Environmentalists and tribal leaders are suing the U.S. government to block construction of two geothermal power plants in the high desert of northern Nevada that they say will destroy sacred hot springs and could push a rare toad to the brink of extinction.
The lawsuit filed by the Center for Biological Diversity and the Fallon Paiute-Shoshone tribe says the project would transform a “virgin and unique location of ecological and spiritual significance” into an industrial site.
It is the latest conflict on public lands pitting green energy production against potential damage to wildlife habitat or cultural resources in the country’s largest gold-producing state, where court challenges traditionally target things like hard rock mining.
National environmentalists have rallied behind President Biden’s ambitious renewable energy program, which spans solar, wind and geothermal production.
Geothermal power plants pump water from underground to generate steam and generate electricity. The deeper they drill, the hotter the water. Power plants produce significantly less greenhouse emissions than plants that burn natural gas or coal.
The lawsuit filed on December 15 accuses the Bureau of Land Management of illegally approving Ormat Technologies Inc.’s project in Dixie Meadows, about 100 miles east of Reno, without the necessary environmental scan.
He also says the agency is violating the law on restoring religious freedom.
Bureau spokesperson Chris Rose said the agency had not commented on the litigation.
A judge has scheduled a hearing in U.S. District Court in Reno on Tuesday to consider the groups’ subsequent request for a restraining order to temporarily block the initial construction work that Ormat planned to begin as early as Thursday.
Formed by natural sources, Dixie Meadows is a critical wetland ecosystem in a desert oasis that is home to the Dixie Valley toad, which is not found anywhere else in the world, according to the lawsuit.
The Biden administration approved the project last month even though the Center for Biological Diversity’s petition to classify the toad as endangered in the United States is still pending before the Fish and Wildlife Service.
The center is the same group that won an endangered species list earlier this year for a rare plant at the site of a proposed lithium mine 225 miles southeast of Reno. Lithium is a key component of batteries for electric vehicles, a centerpiece of Biden’s energy strategy.
“We strongly support renewables when they are in the right place, but a project like this that threatens sacred sites and endangered species is definitely not in the right place,” said Patrick Donnelly, director from the State of Nevada on geothermal power plants.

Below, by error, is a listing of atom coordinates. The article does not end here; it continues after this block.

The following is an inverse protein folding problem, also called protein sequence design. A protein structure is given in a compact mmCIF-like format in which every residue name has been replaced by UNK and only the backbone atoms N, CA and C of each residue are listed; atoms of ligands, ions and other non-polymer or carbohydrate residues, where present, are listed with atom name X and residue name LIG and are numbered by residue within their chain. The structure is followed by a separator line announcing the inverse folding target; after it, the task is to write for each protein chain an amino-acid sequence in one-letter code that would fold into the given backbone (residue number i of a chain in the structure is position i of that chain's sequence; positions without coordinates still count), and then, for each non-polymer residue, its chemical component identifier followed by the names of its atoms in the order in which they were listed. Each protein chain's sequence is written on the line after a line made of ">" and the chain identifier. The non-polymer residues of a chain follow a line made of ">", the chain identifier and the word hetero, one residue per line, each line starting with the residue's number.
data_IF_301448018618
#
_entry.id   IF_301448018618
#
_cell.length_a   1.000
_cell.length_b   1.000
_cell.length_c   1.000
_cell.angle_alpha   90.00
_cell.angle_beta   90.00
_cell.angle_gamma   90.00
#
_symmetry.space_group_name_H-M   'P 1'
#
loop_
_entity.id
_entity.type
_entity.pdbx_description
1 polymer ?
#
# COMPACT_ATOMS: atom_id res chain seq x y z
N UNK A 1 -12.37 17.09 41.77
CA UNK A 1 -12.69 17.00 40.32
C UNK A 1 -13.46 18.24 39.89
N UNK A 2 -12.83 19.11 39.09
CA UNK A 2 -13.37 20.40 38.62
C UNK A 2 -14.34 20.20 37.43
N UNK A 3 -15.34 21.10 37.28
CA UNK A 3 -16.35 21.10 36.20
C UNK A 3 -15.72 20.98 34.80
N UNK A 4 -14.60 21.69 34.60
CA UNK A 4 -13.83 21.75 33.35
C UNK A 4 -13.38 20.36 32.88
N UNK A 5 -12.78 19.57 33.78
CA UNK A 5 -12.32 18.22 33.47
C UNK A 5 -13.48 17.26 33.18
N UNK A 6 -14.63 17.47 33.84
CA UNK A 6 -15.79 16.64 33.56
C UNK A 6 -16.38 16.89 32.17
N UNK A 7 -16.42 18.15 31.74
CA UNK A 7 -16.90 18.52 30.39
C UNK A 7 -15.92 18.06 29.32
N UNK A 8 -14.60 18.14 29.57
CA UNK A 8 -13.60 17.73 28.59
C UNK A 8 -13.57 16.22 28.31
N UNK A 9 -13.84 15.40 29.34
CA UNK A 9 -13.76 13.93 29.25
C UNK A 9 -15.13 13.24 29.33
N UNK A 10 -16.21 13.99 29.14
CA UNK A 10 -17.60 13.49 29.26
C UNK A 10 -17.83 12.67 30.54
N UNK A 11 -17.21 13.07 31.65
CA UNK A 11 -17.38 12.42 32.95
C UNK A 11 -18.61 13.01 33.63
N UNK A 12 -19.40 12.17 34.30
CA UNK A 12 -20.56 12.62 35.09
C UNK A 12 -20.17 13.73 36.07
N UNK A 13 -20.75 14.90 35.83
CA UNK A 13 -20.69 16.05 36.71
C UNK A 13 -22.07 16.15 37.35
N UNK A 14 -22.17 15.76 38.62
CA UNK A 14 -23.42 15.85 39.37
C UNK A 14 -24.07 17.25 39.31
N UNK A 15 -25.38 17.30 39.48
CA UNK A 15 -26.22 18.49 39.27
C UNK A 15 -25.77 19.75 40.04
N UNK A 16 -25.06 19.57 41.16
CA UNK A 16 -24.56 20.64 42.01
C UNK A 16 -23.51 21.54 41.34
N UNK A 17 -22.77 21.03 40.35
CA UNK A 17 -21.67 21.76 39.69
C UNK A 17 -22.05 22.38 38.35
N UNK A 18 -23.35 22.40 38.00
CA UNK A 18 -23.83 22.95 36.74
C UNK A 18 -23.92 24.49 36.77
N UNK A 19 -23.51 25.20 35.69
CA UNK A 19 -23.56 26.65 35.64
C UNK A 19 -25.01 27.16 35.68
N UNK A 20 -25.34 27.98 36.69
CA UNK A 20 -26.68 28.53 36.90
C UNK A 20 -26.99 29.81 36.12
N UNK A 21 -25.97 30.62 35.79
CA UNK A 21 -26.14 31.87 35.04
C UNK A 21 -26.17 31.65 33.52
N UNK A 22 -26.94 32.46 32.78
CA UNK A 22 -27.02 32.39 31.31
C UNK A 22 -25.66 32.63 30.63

Tribal President Cathi Tuni said the ancestors of the Fallon Paiute-Shoshone have lived in the Dixie Valley area for thousands of years and have long recognized the hot springs as “a sacred place of healing and reflection.”
“The United States has repeatedly promised to honor and protect Indigenous sacred sites, but the BLM then approved a major construction project almost above our most sacred hot springs. It just sounds like more empty words, ”she said.
Reno-based Ormat filed a motion on Dec. 20 seeking intervenor status in the case, citing her 10-year, $ 68 million investment in the project, which she said could be jeopardized by any delay. .
“Even a few weeks of delay in the construction of this project (…) can be catastrophic for the financial viability of the project,” the company said, indicating a deadline of December 2021 in its private power generation agreements.
“This exceptionally long and in-depth review period has taken years longer than expected, and several years longer than the majority of other Ormat projects authorized on federal lands, which have typically taken around two years to be authorized,” said said Ormat vice president Paul Thomsen.
The Bureau of Land Management said when announcing approval of the project in November that the two 30-megawatt geothermal power plants would help Nevada meet its renewable energy portfolio requirement that state utilities must obtain 25% of their energy from renewable sources by 2025.
Donnelly said the company had refused requests to reconsider plans to begin bulldozing a 10-acre platform and access road to the site on Thursday and begin building the first of two power plants.
“That is why we had to take extraordinary legal steps, to ensure that the massive legal loopholes in the approval process for this project are assessed before the bulldozers start to operate,” he said in a report. -mail this week to the Associated Press.